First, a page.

“They expressed their support for the phased approach, step by step, put forward by the French Presidency to make headway on these complex negotiations.

“On this basis, the Council will work over the coming weeks to define a first step of the reform of the European immigration and asylum system, which will fully respect the balance between the requirements of responsibility and solidarity.”

A planned overhaul of EU migration policy has so far foundered on the refusal of countries such as the Czech Republic, Hungary, Poland and Slovakia to accept a sharing out of asylum-seekers across the bloc.

That forces countries on the EU’s outer southern rim – Italy, Greece, Malta and Spain – to take responsibility for handling irregular migrants, many of whom are intent on making their way to Europe’s wealthier northern nations.

France is pushing for member states to commit to reinforcing the EU’s external borders by recording the details of every foreign arrival and improving vetting procedures.

It also wants recalcitrant EU countries to financially help out the ones on the frontline of migration flows if they do not take in asylum-seekers themselves.

Johansson was critical of the fact that, last year, “45,000 irregular arrivals” were not entered into the common Eurodac database containing the fingerprints of migrants and asylum-seekers.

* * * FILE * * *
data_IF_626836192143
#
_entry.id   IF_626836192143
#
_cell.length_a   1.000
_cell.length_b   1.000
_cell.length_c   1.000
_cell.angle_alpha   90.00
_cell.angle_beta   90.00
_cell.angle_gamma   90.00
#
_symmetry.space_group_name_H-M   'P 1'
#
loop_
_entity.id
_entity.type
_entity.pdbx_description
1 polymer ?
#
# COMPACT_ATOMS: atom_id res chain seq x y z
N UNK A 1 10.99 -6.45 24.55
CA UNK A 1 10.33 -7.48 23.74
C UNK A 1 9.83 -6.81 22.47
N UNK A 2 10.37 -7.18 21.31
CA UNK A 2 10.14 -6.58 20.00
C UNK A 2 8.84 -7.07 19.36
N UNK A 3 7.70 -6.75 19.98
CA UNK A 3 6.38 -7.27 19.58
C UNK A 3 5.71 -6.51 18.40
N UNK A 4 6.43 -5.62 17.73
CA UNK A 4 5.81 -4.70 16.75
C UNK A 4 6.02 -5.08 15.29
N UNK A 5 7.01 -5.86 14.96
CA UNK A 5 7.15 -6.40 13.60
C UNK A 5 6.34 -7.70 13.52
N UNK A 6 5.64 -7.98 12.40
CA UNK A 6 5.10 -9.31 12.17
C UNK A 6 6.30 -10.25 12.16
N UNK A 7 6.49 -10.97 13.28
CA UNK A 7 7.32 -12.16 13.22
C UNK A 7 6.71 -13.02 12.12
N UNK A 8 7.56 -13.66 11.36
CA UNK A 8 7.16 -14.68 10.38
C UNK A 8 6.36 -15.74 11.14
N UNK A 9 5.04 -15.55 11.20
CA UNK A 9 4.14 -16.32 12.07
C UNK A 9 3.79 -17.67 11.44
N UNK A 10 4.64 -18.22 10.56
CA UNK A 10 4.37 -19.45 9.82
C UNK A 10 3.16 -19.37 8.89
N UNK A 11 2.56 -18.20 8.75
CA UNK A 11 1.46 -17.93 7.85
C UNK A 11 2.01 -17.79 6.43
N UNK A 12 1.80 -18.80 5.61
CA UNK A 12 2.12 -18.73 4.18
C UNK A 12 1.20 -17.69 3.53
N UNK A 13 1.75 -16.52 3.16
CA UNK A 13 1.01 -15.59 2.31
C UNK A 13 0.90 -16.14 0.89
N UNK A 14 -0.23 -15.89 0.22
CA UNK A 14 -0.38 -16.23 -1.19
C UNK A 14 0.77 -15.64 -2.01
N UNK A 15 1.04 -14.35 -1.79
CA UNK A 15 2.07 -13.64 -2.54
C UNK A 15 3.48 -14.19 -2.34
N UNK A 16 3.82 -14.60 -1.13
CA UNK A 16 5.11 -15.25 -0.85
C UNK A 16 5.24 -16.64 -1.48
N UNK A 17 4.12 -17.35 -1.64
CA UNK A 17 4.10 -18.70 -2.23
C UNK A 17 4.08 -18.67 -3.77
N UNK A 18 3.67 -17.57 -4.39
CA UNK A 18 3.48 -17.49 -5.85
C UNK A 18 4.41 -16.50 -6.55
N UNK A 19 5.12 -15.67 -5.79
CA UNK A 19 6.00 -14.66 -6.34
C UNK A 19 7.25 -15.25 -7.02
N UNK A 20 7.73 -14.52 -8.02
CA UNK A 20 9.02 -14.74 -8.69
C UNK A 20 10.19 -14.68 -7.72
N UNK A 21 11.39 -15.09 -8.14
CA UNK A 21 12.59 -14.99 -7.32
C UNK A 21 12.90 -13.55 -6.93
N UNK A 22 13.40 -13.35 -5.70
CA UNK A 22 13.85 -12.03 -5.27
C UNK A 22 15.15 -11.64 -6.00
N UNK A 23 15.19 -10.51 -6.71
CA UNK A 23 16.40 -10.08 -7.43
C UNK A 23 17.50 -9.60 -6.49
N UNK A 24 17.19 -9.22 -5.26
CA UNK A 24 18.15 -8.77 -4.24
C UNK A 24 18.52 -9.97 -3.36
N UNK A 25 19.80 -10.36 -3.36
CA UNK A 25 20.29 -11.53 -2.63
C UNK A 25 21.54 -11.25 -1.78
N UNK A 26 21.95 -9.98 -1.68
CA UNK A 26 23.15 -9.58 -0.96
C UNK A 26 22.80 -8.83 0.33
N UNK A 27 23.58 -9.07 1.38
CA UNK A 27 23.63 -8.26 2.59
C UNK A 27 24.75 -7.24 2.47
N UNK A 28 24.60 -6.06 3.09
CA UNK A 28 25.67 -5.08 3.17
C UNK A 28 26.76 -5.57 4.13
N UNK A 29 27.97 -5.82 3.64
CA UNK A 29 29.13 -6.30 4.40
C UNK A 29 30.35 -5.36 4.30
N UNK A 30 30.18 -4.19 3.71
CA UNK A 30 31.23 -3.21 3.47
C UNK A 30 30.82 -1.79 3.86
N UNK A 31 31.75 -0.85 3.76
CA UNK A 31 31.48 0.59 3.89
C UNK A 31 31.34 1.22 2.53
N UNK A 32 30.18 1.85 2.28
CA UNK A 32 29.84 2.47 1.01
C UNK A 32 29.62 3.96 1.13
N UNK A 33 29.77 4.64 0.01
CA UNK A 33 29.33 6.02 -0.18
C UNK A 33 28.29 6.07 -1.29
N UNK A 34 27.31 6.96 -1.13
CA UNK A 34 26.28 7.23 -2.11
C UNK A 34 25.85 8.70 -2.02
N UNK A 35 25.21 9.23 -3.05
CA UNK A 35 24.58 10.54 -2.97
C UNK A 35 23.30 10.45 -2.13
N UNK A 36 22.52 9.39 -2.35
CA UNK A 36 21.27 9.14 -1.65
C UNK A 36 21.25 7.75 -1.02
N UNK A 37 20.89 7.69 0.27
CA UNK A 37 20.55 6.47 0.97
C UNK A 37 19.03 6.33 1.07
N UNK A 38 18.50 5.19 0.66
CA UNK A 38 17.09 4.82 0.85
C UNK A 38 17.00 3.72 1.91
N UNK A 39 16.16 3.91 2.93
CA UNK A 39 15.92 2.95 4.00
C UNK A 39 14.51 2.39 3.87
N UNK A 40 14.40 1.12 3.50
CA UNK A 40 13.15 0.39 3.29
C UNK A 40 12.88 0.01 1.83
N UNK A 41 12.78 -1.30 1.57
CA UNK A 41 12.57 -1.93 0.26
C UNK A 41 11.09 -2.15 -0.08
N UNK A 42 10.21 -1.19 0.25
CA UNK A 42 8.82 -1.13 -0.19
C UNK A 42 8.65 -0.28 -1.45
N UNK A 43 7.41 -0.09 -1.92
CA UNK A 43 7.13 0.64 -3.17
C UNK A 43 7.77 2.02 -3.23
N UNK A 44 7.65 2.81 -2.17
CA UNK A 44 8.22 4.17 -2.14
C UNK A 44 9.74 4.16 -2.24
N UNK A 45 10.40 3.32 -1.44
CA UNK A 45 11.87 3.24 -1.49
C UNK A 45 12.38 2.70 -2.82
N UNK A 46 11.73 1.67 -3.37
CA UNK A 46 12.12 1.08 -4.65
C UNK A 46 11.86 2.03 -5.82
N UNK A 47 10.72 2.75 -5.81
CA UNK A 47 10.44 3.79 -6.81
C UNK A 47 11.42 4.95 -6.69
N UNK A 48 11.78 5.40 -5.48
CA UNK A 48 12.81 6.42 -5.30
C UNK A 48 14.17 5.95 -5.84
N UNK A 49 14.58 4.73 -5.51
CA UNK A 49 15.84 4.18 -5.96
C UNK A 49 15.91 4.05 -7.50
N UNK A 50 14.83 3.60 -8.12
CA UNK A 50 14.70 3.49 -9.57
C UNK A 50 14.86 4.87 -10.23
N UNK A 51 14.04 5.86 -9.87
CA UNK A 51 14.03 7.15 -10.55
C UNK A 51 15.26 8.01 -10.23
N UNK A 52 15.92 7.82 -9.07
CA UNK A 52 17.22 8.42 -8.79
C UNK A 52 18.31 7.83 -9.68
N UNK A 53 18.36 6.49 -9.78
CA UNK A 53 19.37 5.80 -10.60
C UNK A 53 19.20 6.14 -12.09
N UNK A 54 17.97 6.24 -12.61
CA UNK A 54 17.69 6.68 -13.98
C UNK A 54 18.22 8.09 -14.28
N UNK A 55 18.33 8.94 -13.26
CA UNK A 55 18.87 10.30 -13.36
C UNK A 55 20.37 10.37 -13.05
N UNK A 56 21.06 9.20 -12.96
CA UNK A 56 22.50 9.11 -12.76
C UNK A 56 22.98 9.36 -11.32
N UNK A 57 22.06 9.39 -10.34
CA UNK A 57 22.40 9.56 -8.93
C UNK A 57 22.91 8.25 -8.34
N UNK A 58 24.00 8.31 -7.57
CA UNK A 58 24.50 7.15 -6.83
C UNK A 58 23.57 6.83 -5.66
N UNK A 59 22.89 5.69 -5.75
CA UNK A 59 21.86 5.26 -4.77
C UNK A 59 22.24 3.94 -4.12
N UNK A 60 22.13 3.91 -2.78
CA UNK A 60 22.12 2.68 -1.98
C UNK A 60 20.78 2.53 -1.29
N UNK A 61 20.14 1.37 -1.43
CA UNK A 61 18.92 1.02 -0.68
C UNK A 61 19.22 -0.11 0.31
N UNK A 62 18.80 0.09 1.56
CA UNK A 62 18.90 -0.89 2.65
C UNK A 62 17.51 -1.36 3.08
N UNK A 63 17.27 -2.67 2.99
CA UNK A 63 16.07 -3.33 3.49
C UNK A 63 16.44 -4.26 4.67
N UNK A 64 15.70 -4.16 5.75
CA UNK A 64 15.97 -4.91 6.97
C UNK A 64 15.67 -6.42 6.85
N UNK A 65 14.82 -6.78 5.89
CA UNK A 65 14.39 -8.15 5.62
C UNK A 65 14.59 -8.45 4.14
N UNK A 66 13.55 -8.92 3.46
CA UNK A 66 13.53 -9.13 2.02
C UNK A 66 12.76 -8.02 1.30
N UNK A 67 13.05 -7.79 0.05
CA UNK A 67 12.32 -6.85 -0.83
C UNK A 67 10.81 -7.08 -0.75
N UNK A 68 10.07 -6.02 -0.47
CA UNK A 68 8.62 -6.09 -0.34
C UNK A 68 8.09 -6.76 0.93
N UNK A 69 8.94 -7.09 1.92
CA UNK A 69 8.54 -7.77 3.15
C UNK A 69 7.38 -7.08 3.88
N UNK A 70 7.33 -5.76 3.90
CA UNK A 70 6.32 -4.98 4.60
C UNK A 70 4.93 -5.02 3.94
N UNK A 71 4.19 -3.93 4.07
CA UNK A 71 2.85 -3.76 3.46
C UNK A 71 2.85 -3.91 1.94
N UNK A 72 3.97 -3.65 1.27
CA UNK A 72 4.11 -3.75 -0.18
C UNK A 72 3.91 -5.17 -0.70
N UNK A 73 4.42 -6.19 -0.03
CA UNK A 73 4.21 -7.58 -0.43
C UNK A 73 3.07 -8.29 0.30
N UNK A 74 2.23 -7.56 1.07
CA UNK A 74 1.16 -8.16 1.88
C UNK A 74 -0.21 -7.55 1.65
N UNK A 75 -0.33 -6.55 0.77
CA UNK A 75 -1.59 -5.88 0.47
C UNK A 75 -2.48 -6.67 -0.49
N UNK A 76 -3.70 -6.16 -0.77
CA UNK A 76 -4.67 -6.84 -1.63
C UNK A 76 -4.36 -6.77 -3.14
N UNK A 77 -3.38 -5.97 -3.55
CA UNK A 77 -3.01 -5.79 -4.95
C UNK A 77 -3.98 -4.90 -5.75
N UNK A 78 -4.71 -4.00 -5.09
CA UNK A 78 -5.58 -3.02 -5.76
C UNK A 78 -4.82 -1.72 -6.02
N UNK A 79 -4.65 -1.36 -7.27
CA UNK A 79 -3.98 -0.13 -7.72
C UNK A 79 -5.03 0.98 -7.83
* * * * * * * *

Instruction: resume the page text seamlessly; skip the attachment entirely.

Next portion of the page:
Earlier, German Interior Minister Nancy Faeser suggested her country, France and others could form a “coalition of the willing” to take in asylum-seekers even if no bloc-wide agreement was struck to share them across member states.

She noted that Macron spoke of a dozen countries in that grouping, but added that was probably “very optimistic”.

Luxembourg’s foreign minister, Jean Asselborn, hailed what he said was “a less negative atmosphere” in Thursday’s meeting compared to previous talks.

But he cautioned that “we cannot let a few countries do their EU duty… while others look away”.

France is now working on reconciling positions with the aim of presenting propositions at a March 3rd meeting on European affairs.